Mrs. Dalloway

“But there could be no doubt that greatness was seated within; greatness was passing, hidden, down Bond Street, removed only by a hand’s-breadth from ordinary people who might now, for the first and last time, be within speaking distance of the majesty of England, of the enduring symbol of the state which will be known to curious antiquaries, sifting the ruins of time, when London is a grass-grown path and all those hurrying along the pavement this Wednesday morning are but bones with a few wedding rings mixed up in their dust and the gold stoppings of innumerable decayed teeth. The face in the motor car will then be known.”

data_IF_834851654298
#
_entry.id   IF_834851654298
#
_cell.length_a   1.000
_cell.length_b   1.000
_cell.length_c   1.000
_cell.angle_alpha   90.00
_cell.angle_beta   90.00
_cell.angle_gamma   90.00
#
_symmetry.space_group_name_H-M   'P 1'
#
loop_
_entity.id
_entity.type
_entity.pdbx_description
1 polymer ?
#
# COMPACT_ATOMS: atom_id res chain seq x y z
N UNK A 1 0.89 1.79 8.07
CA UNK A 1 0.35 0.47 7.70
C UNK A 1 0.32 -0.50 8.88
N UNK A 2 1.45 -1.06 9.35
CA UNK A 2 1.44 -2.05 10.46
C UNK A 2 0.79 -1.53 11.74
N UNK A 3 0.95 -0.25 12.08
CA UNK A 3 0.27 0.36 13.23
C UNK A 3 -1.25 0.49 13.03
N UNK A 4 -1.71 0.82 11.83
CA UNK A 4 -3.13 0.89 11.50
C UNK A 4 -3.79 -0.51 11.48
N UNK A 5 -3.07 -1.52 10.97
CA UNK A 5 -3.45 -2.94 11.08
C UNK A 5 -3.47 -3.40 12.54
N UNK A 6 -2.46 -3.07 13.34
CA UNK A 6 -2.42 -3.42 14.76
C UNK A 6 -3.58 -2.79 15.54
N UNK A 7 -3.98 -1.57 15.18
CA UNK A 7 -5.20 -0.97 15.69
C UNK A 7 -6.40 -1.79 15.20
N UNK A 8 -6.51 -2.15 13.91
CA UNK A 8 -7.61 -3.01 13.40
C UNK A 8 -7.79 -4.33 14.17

Virginia Woolf, Mrs. Dalloway (New York: Harcourt, Inc., 2005), 16.

Woolf uses this way of language to show a piece of social order. It is like the voice of the author and main character work together to express a pathway of thoughts that leads to this one point, which is the importance of this figure of “greatness. It is an image of variance between the commoner and those who are “great” in England.